In Paris, Liouville studied mathematics at the College St. Louis. Already at this time, he showed interest and talent in advanced mathematical topics.
In 1825, when he was 16, he entered the Ecole Polytechnique. There, he attended lectures by Andre Marie Ampere and Dominique Francois Jean Arago. While he did not attend any lectures by Augustin Louis Cauchy, he was greatly influenced by him. Among his examiners when he graduated were Gaspard de Pony and Simeon Denis Poisson.
He graduated in 1827 and entered the Ecole des Ponts et Chaussees with the intention of becoming an engineer. Engineering projects in those days were physically demanding and Liouville found his health severely affected. He took some time off by returning to Toul. He got married to Marie-Louise Balland and decided to resign from the Ecole des Ponts et Chaussees which he did in 1830.
In 1831, he accepted an academic position at the Ecole Polytechnique. He was assistant to Claude Louis Mathieu and the role carried with it responsibilities of 35-40 hours of lectures per week. In doing this, Liouville developed a reputation for focusing on advanced topics and for being difficult to follow.
Many times, Liouville attempted to improve his position at the Ecole Polytechnique without success. He was also frustrated by the quality of math journals in France at the time. In 1836, he started his own math journal, Journal de Mathematiques Pures et Appliquees which was also known as the Journal de Liouville. By this time, he had developed an international reputation based on his papers which he published in Crelle's Journal. The journal was a success and published many significant papers by French mathematicians.
By 1838, he became Professor of Analysis and Mechanics at the Ecole Polytechnique. Many honors followed. In 1840, he was elected to the Academie des Sciences in Astronomy and he was also elected to the Bureau des Longitudes.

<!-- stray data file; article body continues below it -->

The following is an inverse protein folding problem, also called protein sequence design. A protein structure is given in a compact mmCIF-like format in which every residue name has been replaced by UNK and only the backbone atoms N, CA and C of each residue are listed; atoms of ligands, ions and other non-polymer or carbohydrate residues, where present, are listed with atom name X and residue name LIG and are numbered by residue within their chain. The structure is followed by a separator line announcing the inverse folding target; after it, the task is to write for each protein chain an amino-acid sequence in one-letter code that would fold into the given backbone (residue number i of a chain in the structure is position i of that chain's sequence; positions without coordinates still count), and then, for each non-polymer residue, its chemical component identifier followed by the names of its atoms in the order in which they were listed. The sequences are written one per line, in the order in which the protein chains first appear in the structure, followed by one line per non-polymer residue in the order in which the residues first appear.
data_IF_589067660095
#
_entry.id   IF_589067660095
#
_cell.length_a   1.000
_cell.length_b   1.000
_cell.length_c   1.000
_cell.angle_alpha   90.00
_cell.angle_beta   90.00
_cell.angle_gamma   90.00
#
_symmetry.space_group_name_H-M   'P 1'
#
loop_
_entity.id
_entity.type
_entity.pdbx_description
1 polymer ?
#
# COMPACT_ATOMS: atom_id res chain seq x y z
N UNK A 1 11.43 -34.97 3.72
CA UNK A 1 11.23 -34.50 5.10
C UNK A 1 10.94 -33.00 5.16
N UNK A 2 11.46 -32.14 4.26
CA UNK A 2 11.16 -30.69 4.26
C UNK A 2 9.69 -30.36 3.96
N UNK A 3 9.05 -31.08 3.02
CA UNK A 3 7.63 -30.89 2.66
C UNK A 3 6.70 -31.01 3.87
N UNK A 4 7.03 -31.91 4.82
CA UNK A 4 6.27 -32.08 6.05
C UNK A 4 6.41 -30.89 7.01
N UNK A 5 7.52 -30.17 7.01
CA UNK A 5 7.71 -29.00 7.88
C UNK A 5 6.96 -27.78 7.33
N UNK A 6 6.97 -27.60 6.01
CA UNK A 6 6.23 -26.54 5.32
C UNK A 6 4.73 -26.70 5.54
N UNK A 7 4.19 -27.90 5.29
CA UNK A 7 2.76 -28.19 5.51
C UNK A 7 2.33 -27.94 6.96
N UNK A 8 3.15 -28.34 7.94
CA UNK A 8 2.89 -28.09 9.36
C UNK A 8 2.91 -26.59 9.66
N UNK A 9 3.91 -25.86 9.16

Liouville had become close friends with Arago who become the head of the Republican Party in France. Liouville was encouraged to run for office. In 1848, Liouville was elected to the Constituting Assembly. Unfortunately, his political career did not last long for he was voted out of office the following year. This had a big impact on his spirits as noted by one of his biographers:
In 1850, the mathematical chair at the College de France opened. Up for consideration were Liouville and Cauchy. After a heated contest, the position went to Liouville in 1851.
The political defeat changed Liouville's personality. In earlier letters, he was often depressed because of illness, and could vent his anger towards his enemies such as Libri, but he always fought for what he believed was right. After the election in 1849, he resigned and became bitter, even towards his old friends. When he sat down at his desk, he did not only work, ... he also pondered his ill fate. ... his mathematical notes were interrupted with quotes from poets and philosophers...
Liouville's mathematical output was phenomenal writing over 400 mathematical papers. Over 200 of papers were on number theory. Other papers covered a range of topics including mathematical physics, astronomy, as well as pure mathematics.
He introduced the fractional calculus as part of his analysis of electromagnetism. He was also to the first to prove the existence of transcendental numbers, numbers that is not algebraic (that is, it cannot be a solution to an equation of a nonconstant polynomial with rational coefficients). He did very significant work on the boundary value problems with differential equations in what is today called Sturm-Liouville Theory. He did important work in statistical mechanics and measure theory.
Perhaps, his most important impact in mathematics was his discovery of the memoir by Evariste Galois. In 1843, he announced to the Paris Academy that he had discovered very brilliant insights by Galois. Galois's memoir was then published in 1846 which would introduce group theory and place Galois among the most celebrated mathematicians in the history of the subject.
Liouville died on September 8, 1882. Many historians consider him the greatest mathematician of his day. The Liouville Crater on the Moon is named in his honor.
- "Joseph Liouville", MacTutor Web Site
- "Joseph Liouville", Wikipedia.org
- "Transcendental Number", Wikipedia.org
- Ioan James, Remarkable Mathematicians: From Euler to Von Neumann, Cambridge University Press, 2003